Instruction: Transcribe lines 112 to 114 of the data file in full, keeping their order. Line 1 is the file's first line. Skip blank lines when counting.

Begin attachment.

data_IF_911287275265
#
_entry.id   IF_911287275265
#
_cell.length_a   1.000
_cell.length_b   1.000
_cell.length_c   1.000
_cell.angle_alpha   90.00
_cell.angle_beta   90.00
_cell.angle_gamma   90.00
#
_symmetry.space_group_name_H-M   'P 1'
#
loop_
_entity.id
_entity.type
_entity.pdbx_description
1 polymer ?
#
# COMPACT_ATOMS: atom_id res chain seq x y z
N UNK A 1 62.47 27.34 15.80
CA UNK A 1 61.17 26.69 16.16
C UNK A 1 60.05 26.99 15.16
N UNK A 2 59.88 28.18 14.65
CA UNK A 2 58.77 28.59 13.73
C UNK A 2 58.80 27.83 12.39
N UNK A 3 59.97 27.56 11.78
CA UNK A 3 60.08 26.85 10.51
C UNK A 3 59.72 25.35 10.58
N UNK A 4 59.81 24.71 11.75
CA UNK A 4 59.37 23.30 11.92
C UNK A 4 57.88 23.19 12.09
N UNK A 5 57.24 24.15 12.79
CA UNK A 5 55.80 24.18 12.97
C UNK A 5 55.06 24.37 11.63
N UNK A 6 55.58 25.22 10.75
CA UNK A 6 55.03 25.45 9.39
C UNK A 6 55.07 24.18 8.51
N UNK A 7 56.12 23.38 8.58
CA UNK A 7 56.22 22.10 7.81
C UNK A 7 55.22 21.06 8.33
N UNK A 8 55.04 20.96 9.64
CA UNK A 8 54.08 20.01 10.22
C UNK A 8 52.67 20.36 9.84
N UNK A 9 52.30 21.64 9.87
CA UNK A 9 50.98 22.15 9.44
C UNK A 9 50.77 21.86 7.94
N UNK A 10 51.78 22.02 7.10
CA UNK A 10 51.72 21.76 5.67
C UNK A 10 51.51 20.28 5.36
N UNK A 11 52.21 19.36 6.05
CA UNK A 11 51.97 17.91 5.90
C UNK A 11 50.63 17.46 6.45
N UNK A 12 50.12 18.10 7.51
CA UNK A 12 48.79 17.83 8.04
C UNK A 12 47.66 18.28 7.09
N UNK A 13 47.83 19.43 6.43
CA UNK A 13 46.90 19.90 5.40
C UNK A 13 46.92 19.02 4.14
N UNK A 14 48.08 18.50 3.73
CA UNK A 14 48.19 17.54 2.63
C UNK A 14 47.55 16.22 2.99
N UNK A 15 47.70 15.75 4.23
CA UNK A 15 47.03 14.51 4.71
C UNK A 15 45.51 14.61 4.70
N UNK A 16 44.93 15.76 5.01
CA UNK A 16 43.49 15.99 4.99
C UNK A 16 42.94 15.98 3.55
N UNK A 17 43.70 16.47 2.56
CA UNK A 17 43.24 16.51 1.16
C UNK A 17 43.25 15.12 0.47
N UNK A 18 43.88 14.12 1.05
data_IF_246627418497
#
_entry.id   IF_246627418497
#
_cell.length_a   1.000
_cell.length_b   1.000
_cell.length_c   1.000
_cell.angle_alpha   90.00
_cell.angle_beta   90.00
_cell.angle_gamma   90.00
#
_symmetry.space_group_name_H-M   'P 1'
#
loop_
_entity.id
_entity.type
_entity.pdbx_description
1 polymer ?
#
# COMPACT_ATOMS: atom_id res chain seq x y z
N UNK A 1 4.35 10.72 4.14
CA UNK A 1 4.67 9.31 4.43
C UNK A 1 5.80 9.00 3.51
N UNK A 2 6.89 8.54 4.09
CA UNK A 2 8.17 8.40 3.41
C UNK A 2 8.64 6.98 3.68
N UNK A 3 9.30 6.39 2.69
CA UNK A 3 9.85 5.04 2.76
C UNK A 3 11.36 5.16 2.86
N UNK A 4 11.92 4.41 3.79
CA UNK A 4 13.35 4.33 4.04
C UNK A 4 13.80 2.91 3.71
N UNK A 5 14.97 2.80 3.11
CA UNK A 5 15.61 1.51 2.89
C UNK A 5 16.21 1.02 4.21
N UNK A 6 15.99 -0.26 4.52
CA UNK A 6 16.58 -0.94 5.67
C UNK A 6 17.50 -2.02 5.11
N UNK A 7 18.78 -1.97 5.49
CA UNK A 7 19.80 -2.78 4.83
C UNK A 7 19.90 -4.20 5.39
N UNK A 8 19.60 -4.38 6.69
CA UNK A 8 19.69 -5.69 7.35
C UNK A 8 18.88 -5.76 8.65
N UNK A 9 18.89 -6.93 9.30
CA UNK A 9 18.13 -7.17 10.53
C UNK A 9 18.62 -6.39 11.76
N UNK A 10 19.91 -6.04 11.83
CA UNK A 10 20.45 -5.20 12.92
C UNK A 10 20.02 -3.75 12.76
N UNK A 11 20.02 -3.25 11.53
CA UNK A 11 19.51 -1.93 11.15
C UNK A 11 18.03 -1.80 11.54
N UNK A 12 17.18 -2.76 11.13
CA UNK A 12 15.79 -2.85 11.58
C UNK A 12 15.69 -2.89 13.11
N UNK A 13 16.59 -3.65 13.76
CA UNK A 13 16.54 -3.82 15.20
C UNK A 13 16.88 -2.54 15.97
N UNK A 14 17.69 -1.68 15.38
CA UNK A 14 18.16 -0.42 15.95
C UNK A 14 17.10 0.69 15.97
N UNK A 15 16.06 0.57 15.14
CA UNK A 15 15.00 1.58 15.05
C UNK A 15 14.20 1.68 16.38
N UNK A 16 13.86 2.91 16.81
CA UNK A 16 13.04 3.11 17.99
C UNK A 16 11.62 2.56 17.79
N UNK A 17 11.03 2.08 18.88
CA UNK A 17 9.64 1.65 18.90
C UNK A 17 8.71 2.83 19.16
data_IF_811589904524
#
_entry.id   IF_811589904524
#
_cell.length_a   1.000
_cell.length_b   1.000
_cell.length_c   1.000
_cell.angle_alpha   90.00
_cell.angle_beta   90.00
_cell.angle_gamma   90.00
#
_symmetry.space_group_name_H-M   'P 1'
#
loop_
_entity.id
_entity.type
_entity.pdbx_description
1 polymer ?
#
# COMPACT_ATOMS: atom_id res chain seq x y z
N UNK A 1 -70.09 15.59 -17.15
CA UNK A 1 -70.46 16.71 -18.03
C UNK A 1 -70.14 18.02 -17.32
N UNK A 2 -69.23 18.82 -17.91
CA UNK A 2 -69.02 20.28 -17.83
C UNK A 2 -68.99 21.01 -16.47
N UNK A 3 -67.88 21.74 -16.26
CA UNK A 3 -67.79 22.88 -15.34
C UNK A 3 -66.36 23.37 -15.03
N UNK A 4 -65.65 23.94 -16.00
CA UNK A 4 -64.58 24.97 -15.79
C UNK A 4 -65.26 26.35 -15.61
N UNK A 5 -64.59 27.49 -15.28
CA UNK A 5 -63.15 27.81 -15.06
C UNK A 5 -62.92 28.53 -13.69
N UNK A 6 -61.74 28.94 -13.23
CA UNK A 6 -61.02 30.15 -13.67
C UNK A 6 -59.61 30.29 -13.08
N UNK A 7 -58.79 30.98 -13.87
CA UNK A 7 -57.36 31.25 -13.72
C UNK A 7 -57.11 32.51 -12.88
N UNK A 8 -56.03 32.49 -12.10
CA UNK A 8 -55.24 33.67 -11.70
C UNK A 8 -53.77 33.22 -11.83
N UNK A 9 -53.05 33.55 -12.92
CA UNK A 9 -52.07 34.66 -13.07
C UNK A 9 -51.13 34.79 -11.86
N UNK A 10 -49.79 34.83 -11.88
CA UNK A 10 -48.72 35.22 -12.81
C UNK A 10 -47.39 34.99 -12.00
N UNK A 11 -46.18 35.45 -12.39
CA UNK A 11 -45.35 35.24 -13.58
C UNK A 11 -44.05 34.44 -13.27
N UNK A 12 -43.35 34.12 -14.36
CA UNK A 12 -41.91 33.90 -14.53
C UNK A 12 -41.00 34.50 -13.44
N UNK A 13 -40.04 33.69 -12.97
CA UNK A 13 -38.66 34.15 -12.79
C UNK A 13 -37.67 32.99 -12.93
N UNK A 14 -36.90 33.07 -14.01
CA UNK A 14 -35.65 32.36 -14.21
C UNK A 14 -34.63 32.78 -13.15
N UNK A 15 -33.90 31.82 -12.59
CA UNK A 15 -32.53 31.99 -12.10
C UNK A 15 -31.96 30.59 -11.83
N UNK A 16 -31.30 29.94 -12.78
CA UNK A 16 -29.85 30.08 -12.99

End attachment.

CA UNK A 7 19.80 -2.78 4.83
C UNK A 7 19.90 -4.20 5.39
N UNK A 8 19.60 -4.38 6.69